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A thought experiment can provide the impetus to the formation of a theoretical apparatus applicable in the discernment of sense-impressions or, conversely, reveal an analytical system already in operation.
Metaphysical notions, preconceived or not, largely determine the parsing of information about states of affairs. Recognising, scrutinising and revising such notions can thus bring about a shift in the overall appreciation or comprehension of actual and possible facts.
The perception of change on ontic objects relative to the significations attached to them or the reassignment of meaning on ontic objects that hold constant relative to themselves, is a binary of cases indicative of such workings.
To elaborate on this claim, we shall tackle the problem of signifying a composite object whose original parts have been fully replaced by newer ones. This is an age-old mental exercise, known as Theseus’ Paradox. As Plutarch puts it in his Theseus:
The ship wherein Theseus and the youth of Athens returned had thirty oars, and was preserved by the Athenians down even to the time of Demetrius Phalereus, for they took away the old planks as they decayed, putting in new and stronger timber in their place, insomuch that this ship became a standing example among the philosophers, for the logical question of things that grow; one side holding that the ship remained the same, and the other contending that it was not the same.
Is the ship the same or not? We begin by noting the distinction between ontic and noetic objects (see the recent posts for details, such as this); a metaphysical bifurcation which indicates that we are not examining change or lack thereof of the ship as such, but rather of the ship qua object of sense in tandem with the ship qua object of thought.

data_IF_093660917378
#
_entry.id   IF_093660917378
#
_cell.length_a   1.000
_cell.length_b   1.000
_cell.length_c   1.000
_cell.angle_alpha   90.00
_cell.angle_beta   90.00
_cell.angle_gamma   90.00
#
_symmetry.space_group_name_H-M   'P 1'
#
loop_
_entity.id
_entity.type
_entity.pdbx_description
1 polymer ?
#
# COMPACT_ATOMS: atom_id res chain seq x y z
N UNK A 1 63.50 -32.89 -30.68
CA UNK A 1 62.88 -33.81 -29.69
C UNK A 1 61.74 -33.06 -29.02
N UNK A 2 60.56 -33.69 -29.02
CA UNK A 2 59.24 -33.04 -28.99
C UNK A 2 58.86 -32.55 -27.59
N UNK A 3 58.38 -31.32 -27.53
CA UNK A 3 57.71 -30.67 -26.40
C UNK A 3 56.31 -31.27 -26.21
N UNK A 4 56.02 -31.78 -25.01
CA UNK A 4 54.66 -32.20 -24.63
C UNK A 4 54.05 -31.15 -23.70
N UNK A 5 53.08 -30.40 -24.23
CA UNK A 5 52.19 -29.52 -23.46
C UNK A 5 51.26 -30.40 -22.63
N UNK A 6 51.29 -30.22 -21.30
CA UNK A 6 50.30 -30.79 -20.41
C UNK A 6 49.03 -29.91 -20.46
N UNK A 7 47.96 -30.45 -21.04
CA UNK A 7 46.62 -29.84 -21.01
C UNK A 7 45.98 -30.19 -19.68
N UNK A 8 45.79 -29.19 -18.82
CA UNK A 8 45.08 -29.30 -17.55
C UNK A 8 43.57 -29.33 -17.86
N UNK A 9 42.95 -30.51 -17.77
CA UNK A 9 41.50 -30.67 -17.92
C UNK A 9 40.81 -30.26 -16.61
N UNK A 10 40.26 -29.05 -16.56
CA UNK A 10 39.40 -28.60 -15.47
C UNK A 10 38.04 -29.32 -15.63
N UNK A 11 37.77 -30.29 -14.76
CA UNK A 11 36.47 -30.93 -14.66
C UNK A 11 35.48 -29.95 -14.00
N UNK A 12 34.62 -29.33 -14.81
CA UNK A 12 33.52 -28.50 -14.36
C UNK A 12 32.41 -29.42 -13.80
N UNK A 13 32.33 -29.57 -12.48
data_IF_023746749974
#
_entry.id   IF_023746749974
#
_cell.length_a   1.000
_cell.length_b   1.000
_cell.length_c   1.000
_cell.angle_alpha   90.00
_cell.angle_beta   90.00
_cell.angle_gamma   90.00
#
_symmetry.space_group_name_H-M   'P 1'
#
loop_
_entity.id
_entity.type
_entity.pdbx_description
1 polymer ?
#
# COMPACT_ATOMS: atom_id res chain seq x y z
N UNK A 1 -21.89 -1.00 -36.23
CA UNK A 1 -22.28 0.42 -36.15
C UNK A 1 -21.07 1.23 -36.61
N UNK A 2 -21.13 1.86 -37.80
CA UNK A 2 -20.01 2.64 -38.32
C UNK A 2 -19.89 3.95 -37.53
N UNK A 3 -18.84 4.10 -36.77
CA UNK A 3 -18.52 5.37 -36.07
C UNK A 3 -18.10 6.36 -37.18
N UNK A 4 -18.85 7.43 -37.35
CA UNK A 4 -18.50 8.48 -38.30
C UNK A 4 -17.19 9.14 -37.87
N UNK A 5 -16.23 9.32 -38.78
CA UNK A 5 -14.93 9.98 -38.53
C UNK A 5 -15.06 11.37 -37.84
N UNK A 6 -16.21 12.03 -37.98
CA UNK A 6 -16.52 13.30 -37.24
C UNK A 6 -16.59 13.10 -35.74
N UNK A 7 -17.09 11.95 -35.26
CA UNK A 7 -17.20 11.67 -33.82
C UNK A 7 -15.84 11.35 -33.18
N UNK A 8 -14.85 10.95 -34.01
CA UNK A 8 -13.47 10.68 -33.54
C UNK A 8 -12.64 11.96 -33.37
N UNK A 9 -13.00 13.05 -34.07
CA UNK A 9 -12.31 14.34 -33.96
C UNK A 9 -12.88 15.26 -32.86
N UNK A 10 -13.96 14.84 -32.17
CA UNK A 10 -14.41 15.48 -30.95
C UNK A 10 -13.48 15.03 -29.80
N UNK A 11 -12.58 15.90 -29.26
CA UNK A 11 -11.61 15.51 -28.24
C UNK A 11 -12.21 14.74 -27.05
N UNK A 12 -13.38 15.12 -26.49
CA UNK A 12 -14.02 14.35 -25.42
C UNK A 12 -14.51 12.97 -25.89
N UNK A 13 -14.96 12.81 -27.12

It is stated that work was done to substitute the ship’s older parts with newer ones. To argue that, in material terms, there has been no change whatsoever would require us to deny the very fact of the labour involved and to oppose our basic intuition of experience in discerning decayed from strong timber, work at the docks from idleness or unemployment etc. Taken to its logical end, it would have us refuse to accept as case-specific valid information the solidity of rock, the liquidity of water, our planet’s gravity and so on to the point where our very interaction with all that is susceptible to the faculties of sense would be held as either outright illusory or largely insufficient for grounding an adequate understanding of things.
Pure reason could be juxtaposed to experience as the sole reliable instrument available to human, as only it could, purportedly, strip away all phenomenal superficialities to grasp the ‘essence’ of things. While valuable and worth pursuing for the sake of validating/falsifying it conclusively, this approach seems to leave something to be desired, at least prima facie. Mundane as it is, the very possibility of death from a fall to the ground — courtesy of there being ‘ground’ and the force of ‘gravity’ — that would result in the terminal inability of one to resort to reason, should have us question the commitment to pure reason as the sole reliable criterion for acquaintance with the world.
Instead of propounding such arguments against testable experience, we make sufficient empirical evidence the midpoint of our research of change in the ship’s components.